Shooting longer exposures in daylight will require you to set your ISO to the smallest value (ISO 50 or 100), and if you still can’t achieve a slow enough shutter speed, you will need to use the neutral density filters I mentioned earlier. My ND 3.0 filter will add 10 (f) stops to a lens. In reality, this means you can easily shoot a 3 second exposure at f2.8 in bright sunlight.
As you get more particular about the results of your time lapses, you may want to shoot at wider aperture settings in order to eliminate dust marks from your final images and so reduce the amount of post production necessary. Remember, at f22 your camera will bring quite a lot into focus including the marks on your lenses and filters. Using ND filters will solve this problem if it arises.
Great! We’re now ready to shoot our time lapse.
1. Manual settings on your camera
2. Set your ISO to its lowest if shooting in daylight without ND filters
3. Solid tripod = no camera movement
4. Longer shutter speed = more realistic movement (up to a point)
5. Set your interval according to how fast you want the action to move
6. Check that your memory card has sufficient free space for your images
7. Make sure you have enough battery power to last the duration of shooting.
Now pop the kettle on, relax and after your camera’s shot about 250 images, we can create a short movie out of them.
Creating the movie
After your camera has shot sufficient frames to create a long enough movie, download your images from your camera to a computer. One of the simplest ways to create a time lapse film out of your folder of images is to use Quicktime Pro. Unfortunately, the free version of Quicktime 7 has the time lapse function disabled, so you will have to search the internet for another piece of software to sequence your images if you don’t want to pay $20 for a Quicktime Pro upgrade - check Google for alternative software… there’s loads (Here’s a couple of free ones for starters: Virtualdub, Photolapse3)
Firstly, make sure all your images are numbered sequentially in one folder with no other files in that folder. Your camera will automatically number your files as you shoot them. (eg. for Canon users IMG_4398.JPG, IMG_4399.JPG, IMG_4400.JPG and so on).
Now, in Quicktime Pro, click on the ‘File’ drop down menu and select ‘Open image sequence’. It will prompt you to select a file. Find the folder containing your timelapse images and click on the FIRST one in the sequence, then click ‘open’.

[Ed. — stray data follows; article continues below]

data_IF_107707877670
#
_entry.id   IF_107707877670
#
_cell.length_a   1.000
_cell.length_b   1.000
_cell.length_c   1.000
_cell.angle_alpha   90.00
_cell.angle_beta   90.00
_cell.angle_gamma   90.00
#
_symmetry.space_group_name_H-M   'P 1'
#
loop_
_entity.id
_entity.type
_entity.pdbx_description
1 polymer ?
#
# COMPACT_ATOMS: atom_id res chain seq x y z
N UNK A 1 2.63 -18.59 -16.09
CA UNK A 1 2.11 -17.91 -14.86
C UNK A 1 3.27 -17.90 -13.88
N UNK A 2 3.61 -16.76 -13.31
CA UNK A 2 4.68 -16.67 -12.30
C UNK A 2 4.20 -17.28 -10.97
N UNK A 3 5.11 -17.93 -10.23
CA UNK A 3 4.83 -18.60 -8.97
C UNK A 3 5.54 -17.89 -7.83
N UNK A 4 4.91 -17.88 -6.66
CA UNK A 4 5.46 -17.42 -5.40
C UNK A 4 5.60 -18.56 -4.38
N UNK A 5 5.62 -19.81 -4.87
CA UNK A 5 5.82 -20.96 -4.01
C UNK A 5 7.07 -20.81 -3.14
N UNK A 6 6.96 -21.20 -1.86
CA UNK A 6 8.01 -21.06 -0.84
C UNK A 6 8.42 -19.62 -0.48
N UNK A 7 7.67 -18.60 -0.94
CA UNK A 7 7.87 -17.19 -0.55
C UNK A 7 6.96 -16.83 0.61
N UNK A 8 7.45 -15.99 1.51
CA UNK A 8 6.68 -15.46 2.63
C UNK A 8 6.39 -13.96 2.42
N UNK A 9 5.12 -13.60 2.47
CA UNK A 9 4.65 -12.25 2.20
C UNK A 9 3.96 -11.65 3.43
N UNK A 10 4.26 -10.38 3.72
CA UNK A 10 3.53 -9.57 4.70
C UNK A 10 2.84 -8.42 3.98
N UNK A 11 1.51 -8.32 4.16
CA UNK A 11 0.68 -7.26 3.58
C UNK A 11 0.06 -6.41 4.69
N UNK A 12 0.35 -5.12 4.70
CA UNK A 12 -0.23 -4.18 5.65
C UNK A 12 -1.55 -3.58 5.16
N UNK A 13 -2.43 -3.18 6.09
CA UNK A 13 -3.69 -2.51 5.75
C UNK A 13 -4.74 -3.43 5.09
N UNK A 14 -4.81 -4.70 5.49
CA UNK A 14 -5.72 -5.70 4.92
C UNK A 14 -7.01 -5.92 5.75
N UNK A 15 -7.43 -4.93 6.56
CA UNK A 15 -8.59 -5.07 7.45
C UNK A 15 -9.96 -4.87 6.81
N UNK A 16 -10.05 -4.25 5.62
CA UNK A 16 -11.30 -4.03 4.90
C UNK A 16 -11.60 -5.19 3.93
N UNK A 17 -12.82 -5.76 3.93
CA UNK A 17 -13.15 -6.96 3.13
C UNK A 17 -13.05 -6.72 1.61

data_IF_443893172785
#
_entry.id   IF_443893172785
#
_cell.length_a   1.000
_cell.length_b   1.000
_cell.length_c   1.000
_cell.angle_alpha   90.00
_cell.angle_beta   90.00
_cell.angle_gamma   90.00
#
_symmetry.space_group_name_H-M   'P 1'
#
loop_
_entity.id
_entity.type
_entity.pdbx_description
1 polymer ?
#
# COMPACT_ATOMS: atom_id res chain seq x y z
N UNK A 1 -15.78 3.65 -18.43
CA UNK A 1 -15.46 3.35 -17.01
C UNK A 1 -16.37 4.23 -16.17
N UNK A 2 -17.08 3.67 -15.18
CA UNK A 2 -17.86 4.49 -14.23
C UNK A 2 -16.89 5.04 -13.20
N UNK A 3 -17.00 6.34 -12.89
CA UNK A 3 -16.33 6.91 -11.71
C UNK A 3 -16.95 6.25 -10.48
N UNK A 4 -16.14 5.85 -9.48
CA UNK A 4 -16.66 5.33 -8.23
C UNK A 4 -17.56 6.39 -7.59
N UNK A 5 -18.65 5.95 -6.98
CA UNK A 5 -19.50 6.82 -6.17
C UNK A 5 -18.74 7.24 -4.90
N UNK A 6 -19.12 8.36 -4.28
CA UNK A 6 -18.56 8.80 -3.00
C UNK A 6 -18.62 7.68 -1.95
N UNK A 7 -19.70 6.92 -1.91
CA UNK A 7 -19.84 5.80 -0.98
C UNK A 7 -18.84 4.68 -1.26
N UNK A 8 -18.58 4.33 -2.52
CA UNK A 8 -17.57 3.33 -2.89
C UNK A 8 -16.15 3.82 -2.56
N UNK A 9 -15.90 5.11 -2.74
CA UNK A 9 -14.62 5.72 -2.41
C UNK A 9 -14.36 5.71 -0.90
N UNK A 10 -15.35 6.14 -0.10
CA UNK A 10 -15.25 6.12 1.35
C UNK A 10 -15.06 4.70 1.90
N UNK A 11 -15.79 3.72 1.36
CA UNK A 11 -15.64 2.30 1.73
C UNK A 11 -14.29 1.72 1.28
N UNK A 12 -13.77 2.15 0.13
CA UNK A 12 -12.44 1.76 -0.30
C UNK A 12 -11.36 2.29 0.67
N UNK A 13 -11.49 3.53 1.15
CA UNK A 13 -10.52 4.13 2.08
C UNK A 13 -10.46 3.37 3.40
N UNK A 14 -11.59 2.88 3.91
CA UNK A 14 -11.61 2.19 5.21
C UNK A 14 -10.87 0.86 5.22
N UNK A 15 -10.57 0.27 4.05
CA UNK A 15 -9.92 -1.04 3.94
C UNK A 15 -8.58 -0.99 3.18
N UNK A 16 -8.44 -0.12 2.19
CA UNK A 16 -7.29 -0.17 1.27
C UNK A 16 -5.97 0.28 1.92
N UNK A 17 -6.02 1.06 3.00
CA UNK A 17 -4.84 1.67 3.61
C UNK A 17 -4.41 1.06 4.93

Now wait until a movie box appears on your screen – this is your time lapse film. If you shot your images at a high resolution then your computer may now struggle to play this clip as a movie without first compressing it and saving it at a smaller file size. If this is the case, I suggest that you click on the ‘file’ drop down menu and click the ‘Export for web’ feature. This will create a folder containing an MPEG 4 movie file (your_movie.m4v) which will run very smoothly.
That’s it – you have a time lapse film – now start experimenting with different situations!
Here’s another fun time lapse that I shot in Mongolia recently. About an hour’s shooting using a 3 second interval, 1.3 second exposure with an ND 3.0 filter on a Canon 16-35mm lens.
Time lapse flicker
Time lapse flicker is an anomaly that appears in some time lapse movies where a slight flicker is visible as the movie runs. This happens because of extremely small fluctuations in the exposure of each frame caused by the camera’s aperture opening and closing to a minutely different degree each time a frame is shot. The aperture on your camera is a moving mechanical device, and as such it is normal for it to exhibit these fluctuations in everyday shooting but it is only during a time lapse movie that they become visible since it is necessary for every frame in the movie to be identically exposed. In my experience, Nikon cameras are more prone to this than Canons. Shooting subjects such as back lit clouds seems to cause this more than ones with softer lighting conditions.
There are a couple of things you can do to combat time lapse flicker. Firstly, use an old, fully manual lens on your digital body – one of those lenses where the aperture control ring is on the barrel of the lens. On the lens mount, you need to jam something (a small piece of plastic is good) into the gap on either side of the small lever that controls the aperture size in order to fix it at one position. This way, the aperture is stuck at the f-stop you designate and cannot open and close as normal when the camera shoots a frame, thus eliminating any potential fluctuations. This method is a bit fiddly and it means that you have to predetermine your aperture before you attach the lens to the body. All in all it’s a bit of a pain. A much better idea is to run some software on your time lapse images which evens out the exposures to take away the flicker. I’ve heard that GBDeflicker is very good at this, but I’ve never used it. All my time lapses go through post production at the BBC and to be honest, I’ve no idea what they do to them.
Transitional time lapses and auto exposure